Black Down Hills (1864)

The Lord's people who continually cry to Him for fruit, will be rejoiced to learn, through the Revival, that His work of saving souls is still progressing among these hills. The desire to hear the gospel is still unabated. Many of the Christians who live in our cities and towns, and who reside but a little distance from their places of worship, would do well to take a pattern from these hill people, who scarcely ever are hindered by weather, though their dwellings are generally miles distant from their meeting-place. The Lord has indeed wrought a great work in many hearts, cleansed them from their defilement in the precious blood of Jesus, and made them His dwelling place, so that they are filled with joy. I have been asked by some, "How do these people stand?" I answer, the people who have given evidence by their lives of a thorough change of heart are many.
The names before me at this time are over 120. Of these I know not one of whom I have any real doubt, though there is one who has fallen into sin, but who is at this time very much humbled on account of it. If the former habits of these people, their
temptations, and the persecutions they have to endure at the hands of some of their old companions, be taken into account, the work of God is truly marvellous. Let me tell some of my Christian brethren and sisters a little of the trials of these people during this very severe winter among these wild hills. There are no high houses to screen you from the cold, no friendly  shelter to protect you from the blast of the storm, but intense frost and snow has been felt by these poor people , who have but eight shillings per week, when the husband can work, to support a family of four, six, and, in some cases, seven children, besides paying house-rent. When wet days come, or frost and snow, then the family feel the pinch, and this has been the case very much of late. Now is the time to try what their faith is. Let me take the reader to a cottage of a poor man and his wife with four little children. The husband is sick, and has been so for some days. It is Tuesday, the day after the monthly pay-day. The wages paid for a month's work are two shillings, after deducting some corn which they have had for bread and this two shillings is all they have for the next four weeks. Through snow and sickness this trial has come upon them. What is their remedy? Come with me and see. We are at the door; the snow is driven before the tempest. But hark! what are those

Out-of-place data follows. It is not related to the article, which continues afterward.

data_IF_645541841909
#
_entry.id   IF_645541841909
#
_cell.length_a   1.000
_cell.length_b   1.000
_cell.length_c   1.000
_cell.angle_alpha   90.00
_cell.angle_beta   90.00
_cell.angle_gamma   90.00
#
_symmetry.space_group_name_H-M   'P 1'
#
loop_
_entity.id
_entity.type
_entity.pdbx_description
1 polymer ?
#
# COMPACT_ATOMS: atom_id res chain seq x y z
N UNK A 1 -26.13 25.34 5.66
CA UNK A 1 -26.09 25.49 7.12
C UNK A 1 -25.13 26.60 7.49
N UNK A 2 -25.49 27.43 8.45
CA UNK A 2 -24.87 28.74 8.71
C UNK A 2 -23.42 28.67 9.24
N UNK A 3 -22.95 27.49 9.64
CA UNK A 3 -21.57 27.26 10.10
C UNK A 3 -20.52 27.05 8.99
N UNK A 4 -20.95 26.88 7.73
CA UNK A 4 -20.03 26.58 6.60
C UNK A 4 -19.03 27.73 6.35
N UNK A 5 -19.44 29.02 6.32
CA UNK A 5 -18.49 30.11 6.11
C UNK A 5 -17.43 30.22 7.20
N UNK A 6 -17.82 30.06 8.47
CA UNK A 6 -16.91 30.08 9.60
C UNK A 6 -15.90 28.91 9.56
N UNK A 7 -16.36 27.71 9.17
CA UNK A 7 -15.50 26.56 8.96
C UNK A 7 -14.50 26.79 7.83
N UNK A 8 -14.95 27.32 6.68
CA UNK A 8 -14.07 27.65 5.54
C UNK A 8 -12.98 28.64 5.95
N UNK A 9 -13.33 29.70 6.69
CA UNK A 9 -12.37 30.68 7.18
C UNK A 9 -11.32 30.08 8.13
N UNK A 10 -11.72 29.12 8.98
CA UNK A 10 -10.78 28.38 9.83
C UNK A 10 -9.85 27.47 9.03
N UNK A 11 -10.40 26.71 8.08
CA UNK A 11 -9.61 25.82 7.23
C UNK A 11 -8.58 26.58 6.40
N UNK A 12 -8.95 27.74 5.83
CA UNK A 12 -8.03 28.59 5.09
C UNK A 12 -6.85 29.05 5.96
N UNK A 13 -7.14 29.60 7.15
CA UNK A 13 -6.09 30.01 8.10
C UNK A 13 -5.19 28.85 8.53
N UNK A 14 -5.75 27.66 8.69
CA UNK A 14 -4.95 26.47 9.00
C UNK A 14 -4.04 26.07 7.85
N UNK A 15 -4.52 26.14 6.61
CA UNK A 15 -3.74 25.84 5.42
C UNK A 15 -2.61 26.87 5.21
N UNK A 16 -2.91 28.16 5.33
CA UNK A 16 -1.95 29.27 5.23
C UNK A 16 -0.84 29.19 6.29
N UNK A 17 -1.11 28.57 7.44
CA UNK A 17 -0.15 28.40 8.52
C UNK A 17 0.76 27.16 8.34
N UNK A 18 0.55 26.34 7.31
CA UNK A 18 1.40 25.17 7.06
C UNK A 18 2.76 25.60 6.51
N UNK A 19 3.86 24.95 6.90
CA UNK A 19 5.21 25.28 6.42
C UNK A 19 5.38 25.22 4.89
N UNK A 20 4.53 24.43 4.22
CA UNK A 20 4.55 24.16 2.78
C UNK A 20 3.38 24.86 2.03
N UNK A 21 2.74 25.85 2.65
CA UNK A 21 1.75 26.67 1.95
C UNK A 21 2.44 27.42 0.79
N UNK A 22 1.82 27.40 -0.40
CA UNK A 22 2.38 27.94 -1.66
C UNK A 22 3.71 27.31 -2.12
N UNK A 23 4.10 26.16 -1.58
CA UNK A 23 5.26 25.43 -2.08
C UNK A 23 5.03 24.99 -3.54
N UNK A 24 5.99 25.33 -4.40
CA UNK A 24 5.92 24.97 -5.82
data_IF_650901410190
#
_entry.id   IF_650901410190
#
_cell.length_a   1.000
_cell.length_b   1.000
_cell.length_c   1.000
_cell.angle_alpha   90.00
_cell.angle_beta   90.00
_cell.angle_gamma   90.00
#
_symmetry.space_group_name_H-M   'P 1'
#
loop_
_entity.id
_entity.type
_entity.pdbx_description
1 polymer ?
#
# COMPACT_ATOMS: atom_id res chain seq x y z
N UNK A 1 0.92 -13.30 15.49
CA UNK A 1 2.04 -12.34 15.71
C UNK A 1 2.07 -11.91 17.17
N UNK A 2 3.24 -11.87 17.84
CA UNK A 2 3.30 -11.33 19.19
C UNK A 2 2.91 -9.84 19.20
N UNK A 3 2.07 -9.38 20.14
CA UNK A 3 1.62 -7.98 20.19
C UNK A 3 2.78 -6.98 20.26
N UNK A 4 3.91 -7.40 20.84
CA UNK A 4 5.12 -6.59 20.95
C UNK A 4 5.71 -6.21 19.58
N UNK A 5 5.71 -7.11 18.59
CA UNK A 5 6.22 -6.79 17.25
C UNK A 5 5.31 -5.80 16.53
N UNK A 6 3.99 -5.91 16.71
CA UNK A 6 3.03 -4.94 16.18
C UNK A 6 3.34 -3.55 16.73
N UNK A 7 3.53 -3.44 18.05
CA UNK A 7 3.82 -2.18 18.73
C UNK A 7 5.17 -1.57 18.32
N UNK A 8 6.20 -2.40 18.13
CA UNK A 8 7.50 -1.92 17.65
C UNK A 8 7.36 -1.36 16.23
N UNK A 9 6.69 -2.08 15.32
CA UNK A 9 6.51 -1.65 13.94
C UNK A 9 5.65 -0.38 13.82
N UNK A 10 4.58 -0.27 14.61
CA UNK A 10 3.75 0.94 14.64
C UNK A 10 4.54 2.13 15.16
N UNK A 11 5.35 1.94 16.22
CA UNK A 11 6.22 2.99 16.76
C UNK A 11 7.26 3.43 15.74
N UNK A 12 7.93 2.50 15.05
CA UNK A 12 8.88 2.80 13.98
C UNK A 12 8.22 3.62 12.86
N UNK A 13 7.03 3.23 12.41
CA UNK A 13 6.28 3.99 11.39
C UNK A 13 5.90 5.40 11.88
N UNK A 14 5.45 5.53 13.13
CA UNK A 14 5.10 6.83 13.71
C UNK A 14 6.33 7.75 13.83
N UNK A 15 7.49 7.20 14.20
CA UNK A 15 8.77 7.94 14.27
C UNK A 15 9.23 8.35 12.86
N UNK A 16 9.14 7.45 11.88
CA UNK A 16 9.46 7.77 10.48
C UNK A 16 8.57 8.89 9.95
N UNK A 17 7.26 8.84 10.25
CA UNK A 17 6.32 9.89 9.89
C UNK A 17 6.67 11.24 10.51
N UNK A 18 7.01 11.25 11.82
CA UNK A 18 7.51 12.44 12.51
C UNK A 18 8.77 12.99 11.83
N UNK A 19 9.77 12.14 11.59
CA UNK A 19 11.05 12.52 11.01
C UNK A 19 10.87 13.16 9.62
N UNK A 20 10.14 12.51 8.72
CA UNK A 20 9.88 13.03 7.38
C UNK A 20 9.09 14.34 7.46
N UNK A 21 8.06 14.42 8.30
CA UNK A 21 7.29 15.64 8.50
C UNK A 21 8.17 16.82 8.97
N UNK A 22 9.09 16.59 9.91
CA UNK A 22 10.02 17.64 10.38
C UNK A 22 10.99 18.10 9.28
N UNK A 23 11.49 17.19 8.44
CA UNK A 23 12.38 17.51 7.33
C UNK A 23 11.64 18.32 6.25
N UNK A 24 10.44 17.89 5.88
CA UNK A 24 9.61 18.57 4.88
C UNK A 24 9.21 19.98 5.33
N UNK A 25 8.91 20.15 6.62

Look through the chinks of the door, for you may. There kneels the man and his wife while she is reading to God some of the precious words which He has caused to be written for the sake of those who are in trial, "How much more shall your Father which is in heaven give good things to them that ask Him." There is no fire in the grate; although the rods are lined with wood broken down by the frost, yet they will rather suffer the bitter cold than steal a stick, lest they should grieve the Lord that saved them. There is neither food nor money to buy any, for the two shillings have gone to pay a little debt that was owing.  But the Lord has said He will hear the needy when they cry to Him and He sent to supply their wants. I might multiply these eases for there are many such. The time was when they would not endure cold and hunger but would help themselves to their neighbour's food; but now they have learnt to trust God rather than to steal.

"The Revival," March 16th, 1865.

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